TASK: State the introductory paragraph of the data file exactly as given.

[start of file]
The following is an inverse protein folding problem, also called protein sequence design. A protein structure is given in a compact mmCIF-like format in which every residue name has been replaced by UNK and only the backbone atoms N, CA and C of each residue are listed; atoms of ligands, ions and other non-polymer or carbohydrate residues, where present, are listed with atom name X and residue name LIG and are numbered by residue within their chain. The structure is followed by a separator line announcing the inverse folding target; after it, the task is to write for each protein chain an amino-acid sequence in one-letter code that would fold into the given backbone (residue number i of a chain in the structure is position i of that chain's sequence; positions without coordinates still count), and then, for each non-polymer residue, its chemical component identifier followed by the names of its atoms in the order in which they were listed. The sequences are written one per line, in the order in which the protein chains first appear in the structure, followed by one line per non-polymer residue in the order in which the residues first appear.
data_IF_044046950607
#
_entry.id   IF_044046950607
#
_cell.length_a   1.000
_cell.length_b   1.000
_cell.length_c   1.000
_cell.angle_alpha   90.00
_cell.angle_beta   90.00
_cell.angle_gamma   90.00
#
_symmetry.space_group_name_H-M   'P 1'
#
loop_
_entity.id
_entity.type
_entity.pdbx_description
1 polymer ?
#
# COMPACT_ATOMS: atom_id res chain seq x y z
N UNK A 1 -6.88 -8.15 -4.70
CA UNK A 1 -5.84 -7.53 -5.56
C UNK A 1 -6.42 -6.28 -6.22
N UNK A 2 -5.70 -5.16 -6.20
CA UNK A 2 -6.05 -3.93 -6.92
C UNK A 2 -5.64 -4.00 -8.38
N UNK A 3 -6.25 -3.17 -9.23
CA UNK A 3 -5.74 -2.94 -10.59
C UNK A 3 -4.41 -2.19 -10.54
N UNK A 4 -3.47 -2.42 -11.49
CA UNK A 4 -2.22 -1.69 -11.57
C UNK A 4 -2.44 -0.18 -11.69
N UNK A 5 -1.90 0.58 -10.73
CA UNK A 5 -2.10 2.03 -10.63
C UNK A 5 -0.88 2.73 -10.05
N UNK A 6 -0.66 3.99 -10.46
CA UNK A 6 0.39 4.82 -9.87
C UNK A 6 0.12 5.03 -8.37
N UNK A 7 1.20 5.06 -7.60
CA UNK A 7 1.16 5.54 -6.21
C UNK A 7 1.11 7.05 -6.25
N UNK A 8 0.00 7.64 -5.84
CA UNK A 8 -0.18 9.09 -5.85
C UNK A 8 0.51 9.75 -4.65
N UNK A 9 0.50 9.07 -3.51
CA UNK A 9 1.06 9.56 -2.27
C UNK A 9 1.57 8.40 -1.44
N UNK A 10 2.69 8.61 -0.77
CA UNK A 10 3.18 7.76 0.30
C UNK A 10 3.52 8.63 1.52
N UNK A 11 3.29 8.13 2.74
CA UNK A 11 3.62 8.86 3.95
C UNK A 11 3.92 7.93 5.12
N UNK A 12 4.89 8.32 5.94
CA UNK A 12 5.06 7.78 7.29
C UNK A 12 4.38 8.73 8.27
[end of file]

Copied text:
The following is an inverse protein folding problem, also called protein sequence design. A protein structure is given in a compact mmCIF-like format in which every residue name has been replaced by UNK and only the backbone atoms N, CA and C of each residue are listed; atoms of ligands, ions and other non-polymer or carbohydrate residues, where present, are listed with atom name X and residue name LIG and are numbered by residue within their chain. The structure is followed by a separator line announcing the inverse folding target; after it, the task is to write for each protein chain an amino-acid sequence in one-letter code that would fold into the given backbone (residue number i of a chain in the structure is position i of that chain's sequence; positions without coordinates still count), and then, for each non-polymer residue, its chemical component identifier followed by the names of its atoms in the order in which they were listed. The sequences are written one per line, in the order in which the protein chains first appear in the structure, followed by one line per non-polymer residue in the order in which the residues first appear.